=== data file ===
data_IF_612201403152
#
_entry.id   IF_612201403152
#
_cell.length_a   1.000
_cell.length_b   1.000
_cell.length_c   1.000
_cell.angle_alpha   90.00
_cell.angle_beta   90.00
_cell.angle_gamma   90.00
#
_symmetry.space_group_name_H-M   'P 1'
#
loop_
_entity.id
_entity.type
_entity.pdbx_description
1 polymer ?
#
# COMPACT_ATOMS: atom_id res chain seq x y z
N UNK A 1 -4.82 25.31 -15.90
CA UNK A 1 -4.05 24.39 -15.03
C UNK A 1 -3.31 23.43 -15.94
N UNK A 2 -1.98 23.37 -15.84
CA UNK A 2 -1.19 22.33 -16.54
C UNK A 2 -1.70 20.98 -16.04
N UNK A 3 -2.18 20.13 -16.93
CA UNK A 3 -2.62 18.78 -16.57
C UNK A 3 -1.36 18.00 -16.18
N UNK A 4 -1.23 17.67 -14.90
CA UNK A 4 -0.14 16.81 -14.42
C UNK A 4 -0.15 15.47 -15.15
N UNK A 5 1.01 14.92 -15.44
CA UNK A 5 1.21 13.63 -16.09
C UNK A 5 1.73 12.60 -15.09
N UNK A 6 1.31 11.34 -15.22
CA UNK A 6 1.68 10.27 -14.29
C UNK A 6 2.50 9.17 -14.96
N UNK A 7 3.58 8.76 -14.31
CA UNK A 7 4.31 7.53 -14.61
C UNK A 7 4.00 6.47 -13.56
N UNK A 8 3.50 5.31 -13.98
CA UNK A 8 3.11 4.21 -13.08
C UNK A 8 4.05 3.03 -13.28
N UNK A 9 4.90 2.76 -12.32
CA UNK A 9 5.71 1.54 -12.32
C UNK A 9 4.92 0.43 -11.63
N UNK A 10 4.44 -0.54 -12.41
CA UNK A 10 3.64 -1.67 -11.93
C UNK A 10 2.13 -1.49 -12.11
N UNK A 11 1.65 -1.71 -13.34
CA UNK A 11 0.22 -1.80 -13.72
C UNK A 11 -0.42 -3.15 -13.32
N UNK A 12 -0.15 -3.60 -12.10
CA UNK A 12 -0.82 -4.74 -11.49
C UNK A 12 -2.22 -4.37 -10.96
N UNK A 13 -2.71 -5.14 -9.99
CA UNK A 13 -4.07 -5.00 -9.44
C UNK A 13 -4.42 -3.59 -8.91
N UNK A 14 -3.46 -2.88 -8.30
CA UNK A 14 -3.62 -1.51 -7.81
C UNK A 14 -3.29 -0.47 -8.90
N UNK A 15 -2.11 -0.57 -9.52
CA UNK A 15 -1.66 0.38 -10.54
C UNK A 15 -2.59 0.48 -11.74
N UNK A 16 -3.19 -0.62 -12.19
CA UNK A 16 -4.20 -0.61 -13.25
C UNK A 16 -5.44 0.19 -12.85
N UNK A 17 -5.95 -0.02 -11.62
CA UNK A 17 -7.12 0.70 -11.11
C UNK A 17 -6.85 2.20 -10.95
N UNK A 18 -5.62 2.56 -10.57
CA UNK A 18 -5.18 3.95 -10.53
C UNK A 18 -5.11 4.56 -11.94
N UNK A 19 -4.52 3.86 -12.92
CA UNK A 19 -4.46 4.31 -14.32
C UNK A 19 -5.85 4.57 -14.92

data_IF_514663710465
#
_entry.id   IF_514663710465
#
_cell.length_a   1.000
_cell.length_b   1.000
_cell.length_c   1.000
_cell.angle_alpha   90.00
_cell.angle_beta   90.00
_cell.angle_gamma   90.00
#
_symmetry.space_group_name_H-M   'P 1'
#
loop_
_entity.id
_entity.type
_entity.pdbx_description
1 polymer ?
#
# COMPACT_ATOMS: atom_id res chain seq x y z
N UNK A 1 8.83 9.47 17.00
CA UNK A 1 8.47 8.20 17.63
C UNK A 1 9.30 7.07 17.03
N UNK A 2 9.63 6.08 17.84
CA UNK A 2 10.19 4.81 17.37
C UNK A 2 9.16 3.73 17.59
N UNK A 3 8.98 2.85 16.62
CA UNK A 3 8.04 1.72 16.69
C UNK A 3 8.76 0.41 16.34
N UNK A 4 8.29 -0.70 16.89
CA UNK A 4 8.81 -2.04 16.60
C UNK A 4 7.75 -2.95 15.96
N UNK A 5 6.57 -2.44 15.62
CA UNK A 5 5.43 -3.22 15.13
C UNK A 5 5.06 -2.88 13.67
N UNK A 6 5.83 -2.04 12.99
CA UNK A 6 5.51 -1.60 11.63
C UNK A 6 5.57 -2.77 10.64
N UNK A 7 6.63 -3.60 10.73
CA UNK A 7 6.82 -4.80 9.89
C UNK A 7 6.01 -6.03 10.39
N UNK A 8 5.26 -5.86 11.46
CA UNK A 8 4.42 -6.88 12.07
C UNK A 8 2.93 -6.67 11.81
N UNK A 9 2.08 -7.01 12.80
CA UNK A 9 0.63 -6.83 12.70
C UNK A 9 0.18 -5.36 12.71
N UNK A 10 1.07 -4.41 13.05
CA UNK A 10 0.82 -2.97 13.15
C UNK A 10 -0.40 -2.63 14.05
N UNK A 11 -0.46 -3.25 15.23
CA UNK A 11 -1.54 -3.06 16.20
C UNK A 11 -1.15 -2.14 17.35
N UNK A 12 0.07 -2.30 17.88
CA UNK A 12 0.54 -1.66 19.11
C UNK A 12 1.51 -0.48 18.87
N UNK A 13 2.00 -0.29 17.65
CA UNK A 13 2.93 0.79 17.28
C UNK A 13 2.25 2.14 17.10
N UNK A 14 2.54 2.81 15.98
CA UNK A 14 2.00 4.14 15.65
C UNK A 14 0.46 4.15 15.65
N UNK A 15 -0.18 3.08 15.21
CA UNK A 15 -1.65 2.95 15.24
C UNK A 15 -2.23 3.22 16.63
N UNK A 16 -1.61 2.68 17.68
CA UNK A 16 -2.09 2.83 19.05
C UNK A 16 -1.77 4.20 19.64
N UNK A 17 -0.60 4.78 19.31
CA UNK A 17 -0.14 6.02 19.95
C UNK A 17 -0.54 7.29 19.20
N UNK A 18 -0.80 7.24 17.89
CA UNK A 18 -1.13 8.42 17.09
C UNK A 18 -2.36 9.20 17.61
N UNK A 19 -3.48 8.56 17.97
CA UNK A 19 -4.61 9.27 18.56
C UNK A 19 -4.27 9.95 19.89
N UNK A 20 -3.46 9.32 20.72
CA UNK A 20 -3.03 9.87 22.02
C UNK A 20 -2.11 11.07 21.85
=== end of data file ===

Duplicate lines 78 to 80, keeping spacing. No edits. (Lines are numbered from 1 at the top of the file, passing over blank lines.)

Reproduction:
data_IF_514663710465
#
_entry.id   IF_514663710465